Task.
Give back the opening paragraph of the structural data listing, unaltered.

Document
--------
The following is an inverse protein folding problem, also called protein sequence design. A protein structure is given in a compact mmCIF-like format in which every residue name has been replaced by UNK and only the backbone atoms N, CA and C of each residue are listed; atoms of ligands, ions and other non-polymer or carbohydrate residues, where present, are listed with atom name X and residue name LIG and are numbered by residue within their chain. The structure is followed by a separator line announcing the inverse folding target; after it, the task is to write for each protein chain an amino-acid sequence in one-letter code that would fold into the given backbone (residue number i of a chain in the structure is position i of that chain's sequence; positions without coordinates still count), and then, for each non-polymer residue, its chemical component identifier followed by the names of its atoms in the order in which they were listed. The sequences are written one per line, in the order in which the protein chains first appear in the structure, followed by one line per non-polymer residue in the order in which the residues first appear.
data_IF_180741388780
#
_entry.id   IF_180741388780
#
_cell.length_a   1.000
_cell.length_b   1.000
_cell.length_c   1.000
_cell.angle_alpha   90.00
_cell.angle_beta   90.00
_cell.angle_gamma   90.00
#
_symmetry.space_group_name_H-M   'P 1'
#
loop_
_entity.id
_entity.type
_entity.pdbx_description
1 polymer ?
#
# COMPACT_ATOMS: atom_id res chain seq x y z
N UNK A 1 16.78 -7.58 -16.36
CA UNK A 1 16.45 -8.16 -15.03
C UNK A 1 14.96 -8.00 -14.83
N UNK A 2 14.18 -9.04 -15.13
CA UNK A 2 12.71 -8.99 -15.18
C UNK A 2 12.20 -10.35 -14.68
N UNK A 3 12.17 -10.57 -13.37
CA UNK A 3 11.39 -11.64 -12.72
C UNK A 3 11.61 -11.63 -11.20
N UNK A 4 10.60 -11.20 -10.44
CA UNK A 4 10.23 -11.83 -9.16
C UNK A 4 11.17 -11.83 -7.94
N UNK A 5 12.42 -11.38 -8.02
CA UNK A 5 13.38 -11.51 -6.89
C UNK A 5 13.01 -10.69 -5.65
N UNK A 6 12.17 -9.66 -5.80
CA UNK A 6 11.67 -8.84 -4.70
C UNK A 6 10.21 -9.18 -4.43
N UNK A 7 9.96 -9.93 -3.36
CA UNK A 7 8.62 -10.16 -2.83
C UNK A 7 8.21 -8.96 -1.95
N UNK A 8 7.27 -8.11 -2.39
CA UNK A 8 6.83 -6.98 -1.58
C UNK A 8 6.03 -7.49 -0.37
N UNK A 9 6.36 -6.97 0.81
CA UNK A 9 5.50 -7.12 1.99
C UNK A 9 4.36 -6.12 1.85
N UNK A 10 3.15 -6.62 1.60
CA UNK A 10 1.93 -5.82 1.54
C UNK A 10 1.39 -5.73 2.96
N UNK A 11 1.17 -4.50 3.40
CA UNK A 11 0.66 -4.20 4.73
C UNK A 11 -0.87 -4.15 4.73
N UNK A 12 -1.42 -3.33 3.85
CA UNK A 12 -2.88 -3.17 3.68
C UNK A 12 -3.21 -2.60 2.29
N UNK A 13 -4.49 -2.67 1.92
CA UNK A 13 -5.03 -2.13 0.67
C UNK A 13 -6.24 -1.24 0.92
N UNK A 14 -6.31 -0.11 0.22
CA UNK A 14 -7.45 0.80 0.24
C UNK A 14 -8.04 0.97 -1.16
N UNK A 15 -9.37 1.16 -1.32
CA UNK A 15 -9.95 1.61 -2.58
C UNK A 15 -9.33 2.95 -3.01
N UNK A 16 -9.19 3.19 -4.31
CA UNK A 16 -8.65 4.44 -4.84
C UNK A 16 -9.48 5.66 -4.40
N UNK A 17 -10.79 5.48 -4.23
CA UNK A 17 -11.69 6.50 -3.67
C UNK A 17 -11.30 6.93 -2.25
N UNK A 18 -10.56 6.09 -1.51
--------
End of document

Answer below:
The following is an inverse protein folding problem, also called protein sequence design. A protein structure is given in a compact mmCIF-like format in which every residue name has been replaced by UNK and only the backbone atoms N, CA and C of each residue are listed; atoms of ligands, ions and other non-polymer or carbohydrate residues, where present, are listed with atom name X and residue name LIG and are numbered by residue within their chain. The structure is followed by a separator line announcing the inverse folding target; after it, the task is to write for each protein chain an amino-acid sequence in one-letter code that would fold into the given backbone (residue number i of a chain in the structure is position i of that chain's sequence; positions without coordinates still count), and then, for each non-polymer residue, its chemical component identifier followed by the names of its atoms in the order in which they were listed. The sequences are written one per line, in the order in which the protein chains first appear in the structure, followed by one line per non-polymer residue in the order in which the residues first appear.